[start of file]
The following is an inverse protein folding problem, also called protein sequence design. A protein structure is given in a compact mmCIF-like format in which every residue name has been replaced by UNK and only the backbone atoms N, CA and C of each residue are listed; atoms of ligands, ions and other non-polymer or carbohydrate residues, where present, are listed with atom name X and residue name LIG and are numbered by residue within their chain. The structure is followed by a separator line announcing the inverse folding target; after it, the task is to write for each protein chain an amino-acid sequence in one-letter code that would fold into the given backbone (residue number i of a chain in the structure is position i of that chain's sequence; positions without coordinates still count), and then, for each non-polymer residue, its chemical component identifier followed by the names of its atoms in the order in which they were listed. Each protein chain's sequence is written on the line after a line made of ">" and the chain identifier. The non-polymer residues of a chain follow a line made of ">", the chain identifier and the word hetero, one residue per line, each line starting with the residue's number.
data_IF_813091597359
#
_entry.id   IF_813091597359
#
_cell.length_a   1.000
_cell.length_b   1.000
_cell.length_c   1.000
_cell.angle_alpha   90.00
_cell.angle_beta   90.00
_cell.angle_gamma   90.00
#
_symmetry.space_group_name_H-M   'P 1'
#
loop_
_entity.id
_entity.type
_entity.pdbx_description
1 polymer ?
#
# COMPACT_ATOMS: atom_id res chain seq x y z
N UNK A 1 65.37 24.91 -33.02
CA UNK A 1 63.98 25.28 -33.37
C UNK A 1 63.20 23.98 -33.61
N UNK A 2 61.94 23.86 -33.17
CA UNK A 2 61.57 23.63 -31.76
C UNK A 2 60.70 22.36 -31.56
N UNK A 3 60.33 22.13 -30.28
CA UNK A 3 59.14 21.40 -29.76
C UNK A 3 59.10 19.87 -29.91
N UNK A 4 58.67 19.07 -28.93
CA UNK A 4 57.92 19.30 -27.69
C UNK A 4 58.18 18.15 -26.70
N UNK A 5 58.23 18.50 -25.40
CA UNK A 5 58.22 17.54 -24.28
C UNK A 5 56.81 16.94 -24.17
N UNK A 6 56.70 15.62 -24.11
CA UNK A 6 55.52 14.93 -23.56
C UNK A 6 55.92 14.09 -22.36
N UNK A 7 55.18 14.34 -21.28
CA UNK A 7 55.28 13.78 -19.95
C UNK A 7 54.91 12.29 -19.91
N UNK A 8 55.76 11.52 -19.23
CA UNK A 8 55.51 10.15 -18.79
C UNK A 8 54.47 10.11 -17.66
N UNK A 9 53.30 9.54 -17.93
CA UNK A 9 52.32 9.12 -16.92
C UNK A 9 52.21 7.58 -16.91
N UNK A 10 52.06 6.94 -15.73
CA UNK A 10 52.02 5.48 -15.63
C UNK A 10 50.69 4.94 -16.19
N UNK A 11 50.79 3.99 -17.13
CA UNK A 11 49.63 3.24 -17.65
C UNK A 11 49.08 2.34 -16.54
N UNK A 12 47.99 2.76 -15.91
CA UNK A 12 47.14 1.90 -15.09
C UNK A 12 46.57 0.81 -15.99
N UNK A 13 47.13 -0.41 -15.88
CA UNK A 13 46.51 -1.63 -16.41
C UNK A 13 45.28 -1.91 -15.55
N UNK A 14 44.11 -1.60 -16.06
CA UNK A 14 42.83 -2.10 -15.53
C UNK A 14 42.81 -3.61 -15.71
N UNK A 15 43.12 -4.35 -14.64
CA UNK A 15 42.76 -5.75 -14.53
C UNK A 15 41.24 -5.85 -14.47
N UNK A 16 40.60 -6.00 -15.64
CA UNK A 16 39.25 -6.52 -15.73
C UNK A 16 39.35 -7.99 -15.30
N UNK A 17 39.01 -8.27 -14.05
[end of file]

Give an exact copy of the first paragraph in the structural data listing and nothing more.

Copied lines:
The following is an inverse protein folding problem, also called protein sequence design. A protein structure is given in a compact mmCIF-like format in which every residue name has been replaced by UNK and only the backbone atoms N, CA and C of each residue are listed; atoms of ligands, ions and other non-polymer or carbohydrate residues, where present, are listed with atom name X and residue name LIG and are numbered by residue within their chain. The structure is followed by a separator line announcing the inverse folding target; after it, the task is to write for each protein chain an amino-acid sequence in one-letter code that would fold into the given backbone (residue number i of a chain in the structure is position i of that chain's sequence; positions without coordinates still count), and then, for each non-polymer residue, its chemical component identifier followed by the names of its atoms in the order in which they were listed. Each protein chain's sequence is written on the line after a line made of ">" and the chain identifier. The non-polymer residues of a chain follow a line made of ">", the chain identifier and the word hetero, one residue per line, each line starting with the residue's number.